What is a Yolk Sac?
When people think of yolks, they often think of the nutrient rich parts of eggs which are used to provide nutrition to creatures like birds and reptiles as they develop. However, mammals also develop yolks, in the form of a yolk sac, one of the earliest structures to appear in the course of embryonic development. Pregnant women are often interested in the sac because it is usually the first thing to become visible on ultrasound, while doctors like to use it to gauge embryonic development.
Much like the yolk of a bird's egg, the yolk sac is designed to provide nutrition to the developing embryo. This structure first becomes visible in ultrasounds at about five weeks. As the embryo grows, much of the sac is eventually absorbed into its body, and it gets nutrients from its mother. The vestiges of the sac can be seen in the afterbirth. Women who are interested can ask to see their afterbirth and have the various components explained.
In the very early stages of pregnancy, the body forms what is known as the gestational sac, which envelops the embryo as it develops. When an ultrasound is performed, the sac is usually the most noticeable feature, with the yolk sac being positioned between the embryo and the uterine wall. A doctor may perform measurements of the yolk sac to gather information about the pregnancy and its progress. Irregularities in the size of the sac can indicate that a problem is occurring, and the mother may be at increased risk of miscarriage or complications.
As the embryo is developing and taking nourishment from the yolk sac, which also acts as a crude circulatory system, the placenta between the embryo and the uterine wall is also developing. Eventually, the placenta will be able to take over the duties of supplying nutrients and handling blood circulation. At this point, the contents of the sac are more or less depleted.
When an ultrasound is performed in the early weeks of pregnancy to confirm that a pregnancy is occurring and that conditions appear to be normal, the technician will usually be happy to point out the various structures which can be seen on the screen or in the image. He or she can show the expecting mother where the sac is, and provide an estimate of how far along she is on the basis of the size of the sac and other factors.
It is nice to know what the yolk sac is because when they told me that's what it was I kind of looked at them funny. I was told it was a good thing and that it was normal and it looked good.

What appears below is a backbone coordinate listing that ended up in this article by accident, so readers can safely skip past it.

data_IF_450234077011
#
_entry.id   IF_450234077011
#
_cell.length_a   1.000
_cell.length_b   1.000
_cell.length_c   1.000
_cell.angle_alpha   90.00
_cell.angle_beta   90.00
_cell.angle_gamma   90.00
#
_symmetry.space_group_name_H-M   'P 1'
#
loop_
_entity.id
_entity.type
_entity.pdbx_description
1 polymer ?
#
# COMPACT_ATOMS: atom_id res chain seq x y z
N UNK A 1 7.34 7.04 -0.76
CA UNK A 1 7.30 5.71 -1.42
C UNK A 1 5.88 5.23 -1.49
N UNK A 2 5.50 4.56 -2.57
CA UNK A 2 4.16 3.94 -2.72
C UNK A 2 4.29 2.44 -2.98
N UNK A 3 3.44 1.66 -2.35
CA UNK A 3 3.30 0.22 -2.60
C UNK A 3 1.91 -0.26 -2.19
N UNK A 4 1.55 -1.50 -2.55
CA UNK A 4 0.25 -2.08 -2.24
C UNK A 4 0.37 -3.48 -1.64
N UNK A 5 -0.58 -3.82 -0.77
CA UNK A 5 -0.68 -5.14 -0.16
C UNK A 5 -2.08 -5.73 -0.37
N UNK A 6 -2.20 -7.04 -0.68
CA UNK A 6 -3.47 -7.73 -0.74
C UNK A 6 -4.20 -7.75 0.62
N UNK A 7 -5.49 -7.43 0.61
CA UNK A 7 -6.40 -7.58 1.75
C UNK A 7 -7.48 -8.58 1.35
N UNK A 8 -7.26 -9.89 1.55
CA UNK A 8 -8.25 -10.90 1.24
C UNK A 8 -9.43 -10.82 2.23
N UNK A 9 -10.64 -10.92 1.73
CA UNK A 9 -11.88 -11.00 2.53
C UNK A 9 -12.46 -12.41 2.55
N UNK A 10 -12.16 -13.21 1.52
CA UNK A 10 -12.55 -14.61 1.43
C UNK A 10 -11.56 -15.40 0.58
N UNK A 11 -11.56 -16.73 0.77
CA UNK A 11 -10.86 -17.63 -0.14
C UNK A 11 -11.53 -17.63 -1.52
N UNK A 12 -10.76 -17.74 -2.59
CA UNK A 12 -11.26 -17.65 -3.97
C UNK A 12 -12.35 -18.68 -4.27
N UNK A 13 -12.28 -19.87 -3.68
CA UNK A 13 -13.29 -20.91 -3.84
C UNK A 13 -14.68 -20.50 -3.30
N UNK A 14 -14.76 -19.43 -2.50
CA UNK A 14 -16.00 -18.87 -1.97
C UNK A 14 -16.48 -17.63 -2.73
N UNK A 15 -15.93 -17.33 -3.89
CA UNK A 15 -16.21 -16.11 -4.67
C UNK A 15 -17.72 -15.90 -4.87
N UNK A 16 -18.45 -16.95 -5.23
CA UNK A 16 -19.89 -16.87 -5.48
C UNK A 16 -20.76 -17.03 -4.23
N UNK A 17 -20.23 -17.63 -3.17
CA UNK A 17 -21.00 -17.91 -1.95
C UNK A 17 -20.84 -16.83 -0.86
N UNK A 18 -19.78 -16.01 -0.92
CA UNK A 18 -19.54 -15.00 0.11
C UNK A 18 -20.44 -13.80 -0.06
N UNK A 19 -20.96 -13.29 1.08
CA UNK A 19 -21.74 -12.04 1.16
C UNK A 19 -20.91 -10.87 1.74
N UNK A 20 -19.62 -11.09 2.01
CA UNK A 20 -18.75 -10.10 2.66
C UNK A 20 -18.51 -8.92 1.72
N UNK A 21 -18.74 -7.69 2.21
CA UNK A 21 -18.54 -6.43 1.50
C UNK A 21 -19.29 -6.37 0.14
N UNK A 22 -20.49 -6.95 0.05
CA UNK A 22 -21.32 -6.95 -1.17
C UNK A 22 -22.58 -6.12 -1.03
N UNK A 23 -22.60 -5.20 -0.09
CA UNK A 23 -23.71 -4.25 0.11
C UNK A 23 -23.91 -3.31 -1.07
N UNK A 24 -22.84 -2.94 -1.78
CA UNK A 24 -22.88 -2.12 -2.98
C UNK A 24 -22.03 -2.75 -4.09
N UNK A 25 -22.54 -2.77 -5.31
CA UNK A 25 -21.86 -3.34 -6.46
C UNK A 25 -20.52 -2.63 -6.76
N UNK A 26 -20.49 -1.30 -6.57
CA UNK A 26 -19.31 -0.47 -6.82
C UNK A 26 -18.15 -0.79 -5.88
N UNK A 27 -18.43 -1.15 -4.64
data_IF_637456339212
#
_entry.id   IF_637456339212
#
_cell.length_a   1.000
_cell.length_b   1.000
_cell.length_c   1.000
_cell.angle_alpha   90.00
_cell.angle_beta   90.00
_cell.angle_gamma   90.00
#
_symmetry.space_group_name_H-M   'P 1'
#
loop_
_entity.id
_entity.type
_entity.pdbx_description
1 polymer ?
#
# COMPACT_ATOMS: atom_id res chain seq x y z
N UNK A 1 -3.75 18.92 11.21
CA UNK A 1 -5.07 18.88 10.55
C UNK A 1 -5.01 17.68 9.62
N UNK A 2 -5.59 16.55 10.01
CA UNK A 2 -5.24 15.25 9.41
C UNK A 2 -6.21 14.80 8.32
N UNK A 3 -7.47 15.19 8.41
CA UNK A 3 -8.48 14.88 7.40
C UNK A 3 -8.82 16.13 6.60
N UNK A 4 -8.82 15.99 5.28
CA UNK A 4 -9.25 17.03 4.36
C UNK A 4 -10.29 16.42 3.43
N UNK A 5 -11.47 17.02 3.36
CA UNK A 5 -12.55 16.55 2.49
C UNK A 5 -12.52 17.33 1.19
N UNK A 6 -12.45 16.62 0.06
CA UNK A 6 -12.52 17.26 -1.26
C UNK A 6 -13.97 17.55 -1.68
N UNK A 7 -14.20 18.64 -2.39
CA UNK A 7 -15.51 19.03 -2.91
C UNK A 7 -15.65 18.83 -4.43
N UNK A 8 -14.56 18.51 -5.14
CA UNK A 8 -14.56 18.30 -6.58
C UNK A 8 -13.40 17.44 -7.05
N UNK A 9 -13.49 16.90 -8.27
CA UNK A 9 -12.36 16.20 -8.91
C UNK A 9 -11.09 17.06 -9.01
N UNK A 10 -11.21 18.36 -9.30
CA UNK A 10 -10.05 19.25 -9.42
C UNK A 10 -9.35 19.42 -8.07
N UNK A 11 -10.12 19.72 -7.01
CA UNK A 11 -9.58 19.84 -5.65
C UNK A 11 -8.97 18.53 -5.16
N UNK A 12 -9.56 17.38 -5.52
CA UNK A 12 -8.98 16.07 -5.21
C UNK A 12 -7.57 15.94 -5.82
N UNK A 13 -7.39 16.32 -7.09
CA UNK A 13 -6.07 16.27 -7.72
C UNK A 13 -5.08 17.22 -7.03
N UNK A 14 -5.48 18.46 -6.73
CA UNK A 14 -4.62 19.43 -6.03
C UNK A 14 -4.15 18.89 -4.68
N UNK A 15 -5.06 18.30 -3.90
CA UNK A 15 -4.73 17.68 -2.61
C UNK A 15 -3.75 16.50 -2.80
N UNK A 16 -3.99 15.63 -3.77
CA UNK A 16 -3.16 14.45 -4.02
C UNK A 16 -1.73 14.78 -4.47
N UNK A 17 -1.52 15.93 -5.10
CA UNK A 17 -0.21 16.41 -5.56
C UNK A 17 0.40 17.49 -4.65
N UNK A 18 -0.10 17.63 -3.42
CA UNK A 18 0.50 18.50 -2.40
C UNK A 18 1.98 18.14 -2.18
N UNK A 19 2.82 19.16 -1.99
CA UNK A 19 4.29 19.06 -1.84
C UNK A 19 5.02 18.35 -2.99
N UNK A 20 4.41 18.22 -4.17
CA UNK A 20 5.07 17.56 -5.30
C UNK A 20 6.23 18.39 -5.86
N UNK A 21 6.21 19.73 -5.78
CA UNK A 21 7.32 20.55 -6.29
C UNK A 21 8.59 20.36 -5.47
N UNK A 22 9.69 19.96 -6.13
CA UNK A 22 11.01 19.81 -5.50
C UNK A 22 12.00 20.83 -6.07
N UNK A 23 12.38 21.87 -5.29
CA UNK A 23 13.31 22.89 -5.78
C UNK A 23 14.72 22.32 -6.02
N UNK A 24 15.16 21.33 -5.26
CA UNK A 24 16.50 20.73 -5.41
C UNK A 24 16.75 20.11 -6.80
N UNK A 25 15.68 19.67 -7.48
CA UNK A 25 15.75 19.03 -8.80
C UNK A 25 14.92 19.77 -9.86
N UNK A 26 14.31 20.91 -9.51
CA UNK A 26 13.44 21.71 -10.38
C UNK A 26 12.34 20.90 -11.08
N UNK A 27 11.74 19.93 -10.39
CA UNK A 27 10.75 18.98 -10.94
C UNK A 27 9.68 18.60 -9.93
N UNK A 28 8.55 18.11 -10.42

I was told that my yolk sac was too large and I had some blood in my uterus. I searched the internet and found all of the information about these two things to be quite disheartening. No good news to be found.
Thankfully, I now have a two month old baby boy who is completely healthy. I did have other difficulties during the pregnancy, however everything turned out good, so you are not doomed.
I too had a pregnancy miscarriage due to the abnormality in the yolk sac (6.7 mm), I am 36 yrs old. My doctor says age is the main factor for this miscarriage. Any advice on how to avoid this in my next pregnanacy?
I'm seven weeks pregnant. When I got done with the ultrasound, my doctor said that the hear is not yet beating and even the yolk sac is measuring 6.7 mm. So she said the chances are not good. Can any of you advise me, please, because I'm very much worried.
I hope I don't sound too idiotic, but is the yolk sac independent of what I eat? How does the yolk sac gets it's nutrients to give to the baby? All I've read so far makes it sound independent.
Very nice article -- what I'd like to know is, does the yolk sack have an impact on fertilization and pregnancy?
For instance, can a woman have an abnormal yolk sack that could cause them to have problems getting pregnant?
And what happens to the yolk sack during the development of pregnancy?
I assume it enlarges, but what else happens?
That's so weird -- I had no idea that women had yolk sacs. The things you learn online...
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